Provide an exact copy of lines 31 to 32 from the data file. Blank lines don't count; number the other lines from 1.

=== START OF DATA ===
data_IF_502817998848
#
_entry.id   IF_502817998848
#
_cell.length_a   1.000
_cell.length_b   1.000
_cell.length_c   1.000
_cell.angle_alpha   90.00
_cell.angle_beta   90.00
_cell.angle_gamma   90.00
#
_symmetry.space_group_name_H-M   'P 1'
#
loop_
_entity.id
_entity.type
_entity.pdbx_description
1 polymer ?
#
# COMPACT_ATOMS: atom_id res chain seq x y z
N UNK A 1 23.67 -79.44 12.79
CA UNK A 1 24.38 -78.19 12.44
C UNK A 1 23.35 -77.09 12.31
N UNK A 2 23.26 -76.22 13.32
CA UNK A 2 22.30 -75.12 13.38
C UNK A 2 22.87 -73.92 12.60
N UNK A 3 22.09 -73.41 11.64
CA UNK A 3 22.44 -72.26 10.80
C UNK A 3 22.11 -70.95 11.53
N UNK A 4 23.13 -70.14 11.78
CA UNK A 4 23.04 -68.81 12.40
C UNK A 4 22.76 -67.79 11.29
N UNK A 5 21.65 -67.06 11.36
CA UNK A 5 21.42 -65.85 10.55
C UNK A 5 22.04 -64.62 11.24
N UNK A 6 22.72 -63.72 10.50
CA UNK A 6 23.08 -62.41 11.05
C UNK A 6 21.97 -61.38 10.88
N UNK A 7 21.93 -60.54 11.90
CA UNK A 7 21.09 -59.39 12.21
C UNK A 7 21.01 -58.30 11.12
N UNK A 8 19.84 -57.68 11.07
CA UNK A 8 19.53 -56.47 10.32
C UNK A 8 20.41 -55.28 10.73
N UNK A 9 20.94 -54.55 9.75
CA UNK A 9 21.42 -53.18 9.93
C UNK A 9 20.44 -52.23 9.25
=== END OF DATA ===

CA UNK A 4 23.04 -68.81 12.40
C UNK A 4 22.76 -67.79 11.29